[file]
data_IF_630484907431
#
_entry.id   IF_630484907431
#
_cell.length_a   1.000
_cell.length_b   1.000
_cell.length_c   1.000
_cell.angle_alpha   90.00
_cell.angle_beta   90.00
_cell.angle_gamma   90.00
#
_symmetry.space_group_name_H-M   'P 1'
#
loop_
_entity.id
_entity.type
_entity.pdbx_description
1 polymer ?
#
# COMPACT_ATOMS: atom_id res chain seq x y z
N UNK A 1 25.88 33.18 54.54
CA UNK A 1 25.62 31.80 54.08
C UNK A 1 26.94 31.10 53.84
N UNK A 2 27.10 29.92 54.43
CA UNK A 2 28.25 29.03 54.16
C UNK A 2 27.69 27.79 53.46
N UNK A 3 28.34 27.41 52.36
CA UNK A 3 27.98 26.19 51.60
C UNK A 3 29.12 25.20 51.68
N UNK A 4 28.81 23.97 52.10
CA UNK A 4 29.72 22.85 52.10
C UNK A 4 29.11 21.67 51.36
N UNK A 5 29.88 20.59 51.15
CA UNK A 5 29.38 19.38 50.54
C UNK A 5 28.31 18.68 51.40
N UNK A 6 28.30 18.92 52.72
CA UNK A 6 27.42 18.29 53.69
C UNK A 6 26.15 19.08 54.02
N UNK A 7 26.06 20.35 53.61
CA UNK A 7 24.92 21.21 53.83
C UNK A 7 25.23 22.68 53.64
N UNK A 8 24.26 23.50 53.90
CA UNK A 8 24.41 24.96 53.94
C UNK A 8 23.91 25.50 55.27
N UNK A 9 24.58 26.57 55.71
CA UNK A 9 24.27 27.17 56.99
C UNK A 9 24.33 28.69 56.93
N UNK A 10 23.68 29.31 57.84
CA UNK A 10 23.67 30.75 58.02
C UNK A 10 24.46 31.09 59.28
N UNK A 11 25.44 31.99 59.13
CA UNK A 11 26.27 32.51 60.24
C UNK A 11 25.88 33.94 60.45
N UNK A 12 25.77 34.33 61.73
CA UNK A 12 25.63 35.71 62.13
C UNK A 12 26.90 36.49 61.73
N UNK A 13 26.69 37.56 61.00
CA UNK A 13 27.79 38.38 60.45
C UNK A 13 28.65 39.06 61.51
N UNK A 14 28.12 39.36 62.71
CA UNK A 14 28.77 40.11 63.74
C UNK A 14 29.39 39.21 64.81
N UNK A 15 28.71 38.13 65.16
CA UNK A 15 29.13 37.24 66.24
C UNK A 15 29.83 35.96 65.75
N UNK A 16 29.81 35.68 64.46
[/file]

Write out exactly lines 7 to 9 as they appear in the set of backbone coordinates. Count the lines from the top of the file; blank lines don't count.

_cell.length_c   1.000
_cell.angle_alpha   90.00
_cell.angle_beta   90.00